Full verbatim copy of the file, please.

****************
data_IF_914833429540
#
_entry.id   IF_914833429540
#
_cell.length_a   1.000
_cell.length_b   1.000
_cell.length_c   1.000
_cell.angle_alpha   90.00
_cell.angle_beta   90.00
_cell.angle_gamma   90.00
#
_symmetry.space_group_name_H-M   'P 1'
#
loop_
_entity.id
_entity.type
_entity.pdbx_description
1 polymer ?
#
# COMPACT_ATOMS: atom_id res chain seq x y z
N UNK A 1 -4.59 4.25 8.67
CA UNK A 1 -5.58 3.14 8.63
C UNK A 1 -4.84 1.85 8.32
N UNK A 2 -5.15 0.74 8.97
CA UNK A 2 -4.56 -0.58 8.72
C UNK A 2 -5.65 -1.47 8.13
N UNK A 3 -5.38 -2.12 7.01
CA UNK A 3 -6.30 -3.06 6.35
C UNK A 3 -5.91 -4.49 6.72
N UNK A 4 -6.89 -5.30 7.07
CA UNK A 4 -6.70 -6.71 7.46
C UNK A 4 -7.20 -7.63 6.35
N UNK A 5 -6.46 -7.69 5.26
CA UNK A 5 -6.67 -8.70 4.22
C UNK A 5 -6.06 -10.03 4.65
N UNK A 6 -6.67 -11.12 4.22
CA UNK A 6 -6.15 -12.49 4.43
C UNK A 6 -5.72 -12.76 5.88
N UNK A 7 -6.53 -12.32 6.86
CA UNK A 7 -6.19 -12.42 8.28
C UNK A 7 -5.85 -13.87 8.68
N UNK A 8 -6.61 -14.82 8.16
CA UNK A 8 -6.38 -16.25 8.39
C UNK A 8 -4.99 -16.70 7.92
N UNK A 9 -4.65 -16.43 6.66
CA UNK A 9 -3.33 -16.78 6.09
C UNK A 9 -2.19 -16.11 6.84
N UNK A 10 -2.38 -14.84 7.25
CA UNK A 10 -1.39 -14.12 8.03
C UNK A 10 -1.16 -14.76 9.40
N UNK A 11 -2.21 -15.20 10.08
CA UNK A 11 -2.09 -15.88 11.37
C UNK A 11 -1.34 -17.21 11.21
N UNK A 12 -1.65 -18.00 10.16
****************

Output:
data_IF_914833429540
#
_entry.id   IF_914833429540
#
_cell.length_a   1.000
_cell.length_b   1.000
_cell.length_c   1.000
_cell.angle_alpha   90.00
_cell.angle_beta   90.00
_cell.angle_gamma   90.00
#
_symmetry.space_group_name_H-M   'P 1'
#
loop_
_entity.id
_entity.type
_entity.pdbx_description
1 polymer ?
#
# COMPACT_ATOMS: atom_id res chain seq x y z
N UNK A 1 -4.59 4.25 8.67
CA UNK A 1 -5.58 3.14 8.63
C UNK A 1 -4.84 1.85 8.32
N UNK A 2 -5.15 0.74 8.97
CA UNK A 2 -4.56 -0.58 8.72
C UNK A 2 -5.65 -1.47 8.13
N UNK A 3 -5.38 -2.12 7.01
CA UNK A 3 -6.30 -3.06 6.35
C UNK A 3 -5.91 -4.49 6.72
N UNK A 4 -6.89 -5.30 7.07
CA UNK A 4 -6.70 -6.71 7.46
C UNK A 4 -7.20 -7.63 6.35
N UNK A 5 -6.46 -7.69 5.26
CA UNK A 5 -6.67 -8.70 4.22
C UNK A 5 -6.06 -10.03 4.65
N UNK A 6 -6.67 -11.12 4.22
CA UNK A 6 -6.15 -12.49 4.43
C UNK A 6 -5.72 -12.76 5.88
N UNK A 7 -6.53 -12.32 6.86
CA UNK A 7 -6.19 -12.42 8.28
C UNK A 7 -5.85 -13.87 8.68
N UNK A 8 -6.61 -14.82 8.16
CA UNK A 8 -6.38 -16.25 8.39
C UNK A 8 -4.99 -16.70 7.92
N UNK A 9 -4.65 -16.43 6.66
CA UNK A 9 -3.33 -16.78 6.09
C UNK A 9 -2.19 -16.11 6.84
N UNK A 10 -2.38 -14.84 7.25
CA UNK A 10 -1.39 -14.12 8.03
C UNK A 10 -1.16 -14.76 9.40
N UNK A 11 -2.21 -15.20 10.08
CA UNK A 11 -2.09 -15.88 11.37
C UNK A 11 -1.34 -17.21 11.21
N UNK A 12 -1.65 -18.00 10.16